With the U.S. government and military eager for a profitable domestic small UAS industry to emerge, software developer Auterion seeks to be part of the solution by bringing together the fragmented industry around its hardware and software solutions, built off of the open-source PX4 ecosystem used by millions of drones flying today.

The Switzerland and California-based startup this week released Skynode, an avionics and wireless connectivity package that drone manufacturers can either purchase as-is and integrate into their platform or license and redesign to fit their requirements.

“Built on top of open standards like FMUv5x, PX4, and MAVLink, Skynode with Auterion PX4 enables drone manufacturers to rapidly enter new markets by making their products compatible with an ecosystem of payloads, components, services, and workflow integrations that give companies the tools they need to deploy large fleets of drones,“ said Lorenz Meier, co-founder of Auterion and original creator of the open-source PX4 software base.

Skynode is a key component in Auterion’s strategy to help drone service providers and manufacturers focus their limited resources, avoid reinventing the wheel and in turn lower their costs — all goals shared by the U.S. military, which continues to raise concerns about the security of Chinese-made DJI drones.

Auterion released four versions of Skynode: for drone OEMs, government customers, enterprise customers and one in partnership with GE Aviation that aims to be certifiable for more complex drone operations. (Auterion)

“The Pentagon has to sign off on every Department of Defense use of a DJI drone,” said Will Roper, Air Force acquisitions chief, during the recent Agility Prime virtual launch — a program aimed at ensuring the military won’t face similar domestic supply problems with electric vertical takeoff and landing aircraft.

The 2020 National Defense Authorization Act (NDAA), signed into law Dec. 20, prevents the military from operating, acquiring or renewing contracts for Chinese drones or drone components, including flight controllers, ground control systems and operating software. Auterion’s Skynode and the PX4 software ecosystem comply with the NDAA’s restrictions as well as the proposed American Security Drone Act, which is yet to pass either house of Congress.

In May 2019, Auterion was awarded a $2 million contract by the Defense Innovation Unit (DIU) to enhance its software architecture, moving toward standardizing the operating system for all small UAS used by the military and making every drone application — unmanned traffic management, data analysis, detect-and-avoid — plug-and-play across different hardware providers, reducing integration costs and training requirements while providing the Pentagon access to the rapid innovation of an open-source development ecosystem.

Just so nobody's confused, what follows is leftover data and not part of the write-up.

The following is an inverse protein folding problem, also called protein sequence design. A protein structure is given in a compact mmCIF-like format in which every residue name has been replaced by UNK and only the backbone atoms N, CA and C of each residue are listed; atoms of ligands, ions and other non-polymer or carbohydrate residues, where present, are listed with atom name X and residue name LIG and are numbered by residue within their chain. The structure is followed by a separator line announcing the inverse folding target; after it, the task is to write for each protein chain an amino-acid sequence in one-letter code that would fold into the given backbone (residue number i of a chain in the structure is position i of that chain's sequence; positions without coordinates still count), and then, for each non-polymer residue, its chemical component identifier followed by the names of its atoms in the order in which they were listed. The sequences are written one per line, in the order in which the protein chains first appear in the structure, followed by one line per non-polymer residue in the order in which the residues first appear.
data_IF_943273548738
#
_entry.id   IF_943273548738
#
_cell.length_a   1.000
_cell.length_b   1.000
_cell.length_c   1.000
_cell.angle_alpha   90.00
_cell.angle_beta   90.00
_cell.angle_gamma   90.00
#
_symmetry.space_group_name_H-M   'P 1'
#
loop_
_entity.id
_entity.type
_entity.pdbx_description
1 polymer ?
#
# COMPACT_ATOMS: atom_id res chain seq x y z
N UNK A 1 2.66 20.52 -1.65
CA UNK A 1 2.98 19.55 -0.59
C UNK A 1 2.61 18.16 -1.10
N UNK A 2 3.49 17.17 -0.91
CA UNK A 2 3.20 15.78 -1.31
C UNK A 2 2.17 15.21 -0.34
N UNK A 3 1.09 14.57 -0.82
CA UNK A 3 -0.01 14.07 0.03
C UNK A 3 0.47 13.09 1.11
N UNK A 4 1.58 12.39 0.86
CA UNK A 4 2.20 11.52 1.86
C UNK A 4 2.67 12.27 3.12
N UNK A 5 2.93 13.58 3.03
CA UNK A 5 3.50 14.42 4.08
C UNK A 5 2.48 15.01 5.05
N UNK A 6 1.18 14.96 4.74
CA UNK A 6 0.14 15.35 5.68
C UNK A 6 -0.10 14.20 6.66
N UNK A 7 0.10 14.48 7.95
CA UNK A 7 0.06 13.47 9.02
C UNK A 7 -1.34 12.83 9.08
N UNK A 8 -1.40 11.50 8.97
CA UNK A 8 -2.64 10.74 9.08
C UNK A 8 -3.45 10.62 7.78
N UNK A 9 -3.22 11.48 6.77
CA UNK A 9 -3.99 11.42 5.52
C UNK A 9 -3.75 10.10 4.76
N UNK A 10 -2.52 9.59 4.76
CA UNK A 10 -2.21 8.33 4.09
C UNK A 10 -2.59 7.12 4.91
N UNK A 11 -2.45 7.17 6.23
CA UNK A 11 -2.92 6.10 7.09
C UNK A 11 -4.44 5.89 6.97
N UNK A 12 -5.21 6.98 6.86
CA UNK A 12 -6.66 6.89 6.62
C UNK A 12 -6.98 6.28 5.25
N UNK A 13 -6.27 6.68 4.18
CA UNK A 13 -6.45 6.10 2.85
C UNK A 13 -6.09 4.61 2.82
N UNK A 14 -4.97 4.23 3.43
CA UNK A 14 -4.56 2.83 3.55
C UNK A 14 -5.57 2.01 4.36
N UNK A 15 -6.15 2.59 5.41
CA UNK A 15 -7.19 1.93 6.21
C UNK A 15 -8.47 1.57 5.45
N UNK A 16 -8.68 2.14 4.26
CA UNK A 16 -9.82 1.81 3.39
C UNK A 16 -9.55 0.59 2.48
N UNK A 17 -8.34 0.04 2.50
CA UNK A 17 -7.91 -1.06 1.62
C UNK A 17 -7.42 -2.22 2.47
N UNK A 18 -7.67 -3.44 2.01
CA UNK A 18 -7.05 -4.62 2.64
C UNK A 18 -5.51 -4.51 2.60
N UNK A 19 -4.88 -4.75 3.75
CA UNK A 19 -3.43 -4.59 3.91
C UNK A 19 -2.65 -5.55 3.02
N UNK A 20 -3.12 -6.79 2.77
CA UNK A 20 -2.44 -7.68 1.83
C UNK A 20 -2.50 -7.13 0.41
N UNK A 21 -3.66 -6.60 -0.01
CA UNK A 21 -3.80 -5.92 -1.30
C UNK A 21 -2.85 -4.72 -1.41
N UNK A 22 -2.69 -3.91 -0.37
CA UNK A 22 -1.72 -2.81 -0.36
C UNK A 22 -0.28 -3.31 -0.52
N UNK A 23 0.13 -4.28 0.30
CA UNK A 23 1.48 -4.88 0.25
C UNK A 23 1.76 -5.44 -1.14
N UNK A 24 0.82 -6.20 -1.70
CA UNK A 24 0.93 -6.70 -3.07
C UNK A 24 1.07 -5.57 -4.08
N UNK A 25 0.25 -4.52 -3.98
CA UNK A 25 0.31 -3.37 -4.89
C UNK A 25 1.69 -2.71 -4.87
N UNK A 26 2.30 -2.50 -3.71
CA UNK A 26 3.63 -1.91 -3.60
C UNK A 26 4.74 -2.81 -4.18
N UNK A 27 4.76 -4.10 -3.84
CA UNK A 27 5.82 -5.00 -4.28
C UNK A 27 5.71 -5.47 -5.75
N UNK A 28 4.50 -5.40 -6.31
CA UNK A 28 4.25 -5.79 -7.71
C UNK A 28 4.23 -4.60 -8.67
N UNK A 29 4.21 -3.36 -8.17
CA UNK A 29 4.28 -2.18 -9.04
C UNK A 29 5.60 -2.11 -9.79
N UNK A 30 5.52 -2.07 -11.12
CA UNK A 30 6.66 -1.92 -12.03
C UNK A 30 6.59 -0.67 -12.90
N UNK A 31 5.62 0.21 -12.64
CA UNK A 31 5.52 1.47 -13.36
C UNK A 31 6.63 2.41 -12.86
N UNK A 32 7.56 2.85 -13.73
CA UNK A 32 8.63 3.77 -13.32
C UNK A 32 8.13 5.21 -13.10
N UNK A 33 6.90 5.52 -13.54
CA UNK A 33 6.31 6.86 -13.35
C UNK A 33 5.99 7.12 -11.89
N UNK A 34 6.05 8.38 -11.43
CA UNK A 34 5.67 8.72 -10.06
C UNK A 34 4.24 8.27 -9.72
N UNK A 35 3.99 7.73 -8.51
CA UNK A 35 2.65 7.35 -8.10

That DIU contract was renewed this year, according to Auterion CEO Kevin Sartori, and will convert into a program of record under the U.S. Army’s Short-Range Reconnaissance (SRR) effort to purchase systems based on the PX4 ecosystem, such as Quantum Systems’ Vector and Scorpion defense platforms, which were released in February in partnership with Auterion Government Solutions, a subsidiary company.

“That first solicitation for the Group 1 software architecture already included PX4, MAVlink, QGC [flight control and mission-planning] — they came to it by using the technology first … and then asking for it more and more,” Sartori said. “Now, it’s a big part of DIU’s strategy, and it’s trickling down to other departments.”

What’s the easiest, cheapest way for companies to meet these requirements? The best way is to work with Auterion, Sartori said. His goal is to model Auterion after Linux Red Hat, which implements the open-source Linux computer operating system for numerous enterprise, government and military customers.

If Auterion’s vision of the drone industry’s future comes to pass, Sartori believes the Western drone industry could become much more price-competitive with DJI, moreso for enterprise applications than cheaper consumer drones.

“The market that we can really disrupt is closer to $5,000-$10,000 and up, where you can build a drone made in the U.S. that rivals the [DJI Matric] M200 at the enterprise level,” Sartori said. “I think we can compete at that level today, provided that we have the hardware companies that will build such a system. And we’re lining that up, so mid-year you will see a couple of manufacturers bring to market drones that have the same benefit as an M200 and are compatible on pricing too.”

“The cost savings for an enterprise isn’t buying a drone that is $2k versus a better drone that is $10k, but rather getting rid of all the integration steps in between,” Sartori added. “It’s not only the cost of procurement but the lifetime cost of the system.”